Tuna Treading Water in the Popularity Department


t1_parcells_si.jpgI haven’t paid as much attention to the NFL Coach Ratings on ESPN as I thought I would when I discovered it, but at least I remembered to check at the end of the season. I have a few redeeming qualities, though I should note that I am awake at 5:41 a.m. because I can’t stay asleep for more than three hours; that, friends, is not a redeeming quality, but it allows me to bring you the coach rankings! All nine of you!

Bill Parcells’ Coach Rating– 77% Overall (49,966 total votes)

Here is a complete run-down of Parcells’ ratings

Week 1 (loss to Jacksonville): 49%
Week 2 (win over Washington): 76%
Week 3 (bye): 74%
Week 4 (win over Tennessee): 85%
Week 5 (loss to Philadelphia): 38%
Week 6 (win over Houston): 78%
Week 7 (loss to N.Y. Giants): 67%
Week 8 (win over Carolina): 86%
Week 9 (loss to Washington): 47%
Week 10 (win over Arizona): 82%
Week 11 (win over Indianapolis): 93%
Week 12 (win over Tampa Bay): 93%
Week 13 (win over N.Y. Giants): 92%
Week 14 (loss to New Orleans): 73%
Week 15 (win over Atlanta): 88%
Week 16 (loss to Philadelphia): 59%
Week 17 (loss to Detroit): 48%
Playoffs (loss to Seattle): n/a

So a high of 93% (twice) after wins over the Colts and the Bucs, and a low of 38% after the loss at Philadelphia in week 5. Forty-eight percent after the playoff loss might be generous, but…

Then I saw this interesting poll on Blogging the Boys:

68% of 132 people indicated they want Bill Parcells to return.

Hmmm….

Same site, three days later: 67% of 119 people want Terrell Owens back.

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Vic CarucciVic Carucci thinks that our friend Tony Romo will bounce back just fine. I tend to agree. Even if nobody asked me.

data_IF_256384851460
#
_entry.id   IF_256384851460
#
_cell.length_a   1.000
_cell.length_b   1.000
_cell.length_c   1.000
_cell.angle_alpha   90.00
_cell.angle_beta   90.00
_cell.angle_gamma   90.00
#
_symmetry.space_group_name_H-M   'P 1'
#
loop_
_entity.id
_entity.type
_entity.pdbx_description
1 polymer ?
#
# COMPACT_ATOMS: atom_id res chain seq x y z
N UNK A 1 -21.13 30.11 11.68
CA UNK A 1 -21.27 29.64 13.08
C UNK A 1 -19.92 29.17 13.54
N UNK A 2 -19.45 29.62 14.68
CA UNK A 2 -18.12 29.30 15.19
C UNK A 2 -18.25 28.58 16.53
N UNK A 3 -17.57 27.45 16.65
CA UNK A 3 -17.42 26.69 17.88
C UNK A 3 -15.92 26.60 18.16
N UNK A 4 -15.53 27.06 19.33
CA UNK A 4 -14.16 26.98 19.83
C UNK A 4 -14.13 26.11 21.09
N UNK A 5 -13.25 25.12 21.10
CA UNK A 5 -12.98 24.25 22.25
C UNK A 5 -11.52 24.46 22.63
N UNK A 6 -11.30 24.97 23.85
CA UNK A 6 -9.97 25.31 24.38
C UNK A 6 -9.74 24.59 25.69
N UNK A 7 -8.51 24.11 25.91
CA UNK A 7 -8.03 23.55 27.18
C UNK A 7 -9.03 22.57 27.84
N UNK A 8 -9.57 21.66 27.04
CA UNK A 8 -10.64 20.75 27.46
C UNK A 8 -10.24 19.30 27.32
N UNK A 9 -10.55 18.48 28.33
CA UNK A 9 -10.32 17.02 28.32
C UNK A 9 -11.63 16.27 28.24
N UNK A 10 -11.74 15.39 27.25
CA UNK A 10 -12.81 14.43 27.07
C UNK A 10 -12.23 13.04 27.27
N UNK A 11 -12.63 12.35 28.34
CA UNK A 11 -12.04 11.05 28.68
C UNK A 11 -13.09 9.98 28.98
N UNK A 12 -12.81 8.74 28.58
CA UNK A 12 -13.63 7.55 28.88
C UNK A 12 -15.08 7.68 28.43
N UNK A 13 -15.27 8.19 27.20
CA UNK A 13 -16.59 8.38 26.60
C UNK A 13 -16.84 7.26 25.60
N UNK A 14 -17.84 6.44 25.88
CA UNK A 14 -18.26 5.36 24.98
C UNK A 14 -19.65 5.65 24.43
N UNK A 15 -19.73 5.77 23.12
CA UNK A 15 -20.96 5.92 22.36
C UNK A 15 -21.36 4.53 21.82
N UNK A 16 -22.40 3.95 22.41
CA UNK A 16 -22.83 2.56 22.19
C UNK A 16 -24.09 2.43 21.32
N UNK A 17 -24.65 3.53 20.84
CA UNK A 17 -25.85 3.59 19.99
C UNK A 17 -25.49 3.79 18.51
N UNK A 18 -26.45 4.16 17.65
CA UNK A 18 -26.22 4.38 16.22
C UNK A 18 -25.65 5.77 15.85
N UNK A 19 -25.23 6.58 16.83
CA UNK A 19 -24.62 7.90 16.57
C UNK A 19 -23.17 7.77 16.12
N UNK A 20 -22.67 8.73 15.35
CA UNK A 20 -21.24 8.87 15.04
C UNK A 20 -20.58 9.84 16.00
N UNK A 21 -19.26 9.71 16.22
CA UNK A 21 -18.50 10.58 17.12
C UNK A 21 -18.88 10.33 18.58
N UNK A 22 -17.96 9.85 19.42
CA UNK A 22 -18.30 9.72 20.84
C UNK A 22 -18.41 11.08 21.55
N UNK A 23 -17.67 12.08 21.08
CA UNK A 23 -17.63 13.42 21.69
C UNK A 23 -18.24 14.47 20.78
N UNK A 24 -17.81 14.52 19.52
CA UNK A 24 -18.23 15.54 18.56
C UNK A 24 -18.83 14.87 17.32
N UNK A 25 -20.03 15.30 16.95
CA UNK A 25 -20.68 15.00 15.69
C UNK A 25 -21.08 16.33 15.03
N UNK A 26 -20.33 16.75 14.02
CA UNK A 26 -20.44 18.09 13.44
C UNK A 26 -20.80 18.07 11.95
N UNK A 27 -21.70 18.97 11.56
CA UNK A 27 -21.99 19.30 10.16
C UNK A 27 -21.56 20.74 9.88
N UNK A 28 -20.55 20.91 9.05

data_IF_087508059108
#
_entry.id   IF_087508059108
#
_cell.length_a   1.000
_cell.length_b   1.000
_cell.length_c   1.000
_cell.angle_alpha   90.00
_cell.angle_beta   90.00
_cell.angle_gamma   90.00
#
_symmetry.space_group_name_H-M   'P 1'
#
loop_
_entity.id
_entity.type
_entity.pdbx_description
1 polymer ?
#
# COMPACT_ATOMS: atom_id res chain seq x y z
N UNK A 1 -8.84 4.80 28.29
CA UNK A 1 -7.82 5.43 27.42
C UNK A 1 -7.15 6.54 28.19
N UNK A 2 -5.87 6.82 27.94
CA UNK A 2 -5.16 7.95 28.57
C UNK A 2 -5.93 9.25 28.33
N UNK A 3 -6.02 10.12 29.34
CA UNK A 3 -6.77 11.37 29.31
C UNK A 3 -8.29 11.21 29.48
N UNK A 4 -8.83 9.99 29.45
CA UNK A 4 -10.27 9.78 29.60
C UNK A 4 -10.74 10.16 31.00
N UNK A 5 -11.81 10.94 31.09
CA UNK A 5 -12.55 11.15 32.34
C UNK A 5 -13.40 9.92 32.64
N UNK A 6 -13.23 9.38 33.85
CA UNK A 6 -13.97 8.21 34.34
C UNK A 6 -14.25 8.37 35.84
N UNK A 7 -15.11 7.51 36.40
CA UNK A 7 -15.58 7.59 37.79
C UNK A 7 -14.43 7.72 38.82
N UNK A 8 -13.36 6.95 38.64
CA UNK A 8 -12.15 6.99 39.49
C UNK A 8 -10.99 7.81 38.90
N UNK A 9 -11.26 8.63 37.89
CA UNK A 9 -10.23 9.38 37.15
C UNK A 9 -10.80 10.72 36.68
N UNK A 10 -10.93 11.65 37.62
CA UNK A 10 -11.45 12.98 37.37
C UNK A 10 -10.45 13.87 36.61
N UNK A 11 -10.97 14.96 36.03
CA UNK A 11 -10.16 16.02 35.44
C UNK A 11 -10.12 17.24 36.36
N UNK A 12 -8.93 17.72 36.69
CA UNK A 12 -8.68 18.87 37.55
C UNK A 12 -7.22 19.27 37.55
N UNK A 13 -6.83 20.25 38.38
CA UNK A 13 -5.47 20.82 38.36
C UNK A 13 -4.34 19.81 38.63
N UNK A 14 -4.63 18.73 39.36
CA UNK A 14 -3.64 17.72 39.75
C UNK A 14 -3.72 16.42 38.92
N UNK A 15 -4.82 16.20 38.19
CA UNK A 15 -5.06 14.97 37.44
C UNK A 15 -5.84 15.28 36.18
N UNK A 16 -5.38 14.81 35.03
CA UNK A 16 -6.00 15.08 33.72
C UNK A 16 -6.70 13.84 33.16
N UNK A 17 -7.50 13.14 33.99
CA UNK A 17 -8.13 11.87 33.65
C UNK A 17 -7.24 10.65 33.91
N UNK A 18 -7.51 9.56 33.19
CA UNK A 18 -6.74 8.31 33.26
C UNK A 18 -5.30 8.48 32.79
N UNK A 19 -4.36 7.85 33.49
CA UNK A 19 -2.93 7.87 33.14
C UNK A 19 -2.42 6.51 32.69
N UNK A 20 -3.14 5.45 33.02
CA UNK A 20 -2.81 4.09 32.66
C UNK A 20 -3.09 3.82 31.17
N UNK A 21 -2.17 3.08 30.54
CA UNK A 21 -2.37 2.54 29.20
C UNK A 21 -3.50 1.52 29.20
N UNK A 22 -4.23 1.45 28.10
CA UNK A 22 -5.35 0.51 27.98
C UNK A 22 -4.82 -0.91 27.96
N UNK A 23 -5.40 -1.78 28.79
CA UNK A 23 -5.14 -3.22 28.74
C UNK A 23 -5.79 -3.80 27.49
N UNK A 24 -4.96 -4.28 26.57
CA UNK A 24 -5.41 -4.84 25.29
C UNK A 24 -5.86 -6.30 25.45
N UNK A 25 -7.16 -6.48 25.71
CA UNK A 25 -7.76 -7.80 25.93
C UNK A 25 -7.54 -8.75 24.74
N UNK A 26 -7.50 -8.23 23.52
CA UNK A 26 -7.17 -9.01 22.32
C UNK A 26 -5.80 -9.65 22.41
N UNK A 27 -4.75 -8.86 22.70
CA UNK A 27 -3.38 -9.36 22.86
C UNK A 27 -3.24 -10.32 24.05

FIVE REASONS WHY …

…Tony Romo will battle back from the devastation of his fumbled snap on a potential game-winning field goal in the Dallas Cowboys’ 21-20 wild-card loss to Seattle:

•Even after the fumble, he showed good presence of mind to pick up the ball and nearly run for a first down.
•Although he stared at the ground for a long time after the play, he still managed to pull himself together to heave a promising Hail Mary pass in the closing seconds.
•He has an abundance of confidence. As humbling as the fumble might have been, it won’t wipe away the foundation of his personality.
•Cowboys owner Jerry Jones still believes in him, and has no intention of seeking a new quarterback.
•Whether Bill Parcells or someone else coaches the Cowboys in 2007, the development of Romo remains a top priority. And if he is serious about investing the amount of time necessary to take his game to the next level, he shouldn’t have a whole lot of time to dwell on the fumble.

Mick’s Shots also adds that Romo was battling some steep odds:

Here is a good one from Elias, those stats people. No NFL quarterback, in his first season as a starter, has won his first postseason start while playing on the road since 1979, when the Rams’ Vince Ferragamo and Houston Oilers’ Gifford Nielsen did so on consecutive days. Boy, Tony Romo really was fighting some long odds in Seattle.

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A poster at Real Football 365 pointed out five keys to a successful Super Bowl run in 2007:

With a little tweaking, the Dallas Cowboys can compete for a Super Bowl next year. Here are five suggestions that will move the Cowboys closer to their goal of a championship:

1. Pray Parcells returns.

Surprisingly, the Cowboys fell apart in the last month of the regular season. And while that was very uncharacteristic of a Bill Parcells-led team, they were still only a botched field goal away from advancing to the divisional round of the playoffs.

Keep in mind that Parcells has taken both the New York Giants and New England Patriots to the Super Bowl and was just one half away from leading the New York Jets there. Sure, it’s been a long while, but the man can still coach.

And if you’re down on Parcells for whatever reason, ask this question: who’s worth hiring who would give Dallas a better chance to win the whole thing next season?

2. Jettison T.O., if possible.

Jerry Jones should have waited for Parcells to decide whether he’s coaching next season, before he publicly proclaimed that Terrell Owens was welcomed back, too.

It doesn’t take a mind reader to know that if Parcells comes back, he would prefer that Owens plays elsewhere. So you have to wonder whether T.O.’s imminent return will affect Parcells’ decision one way or the other.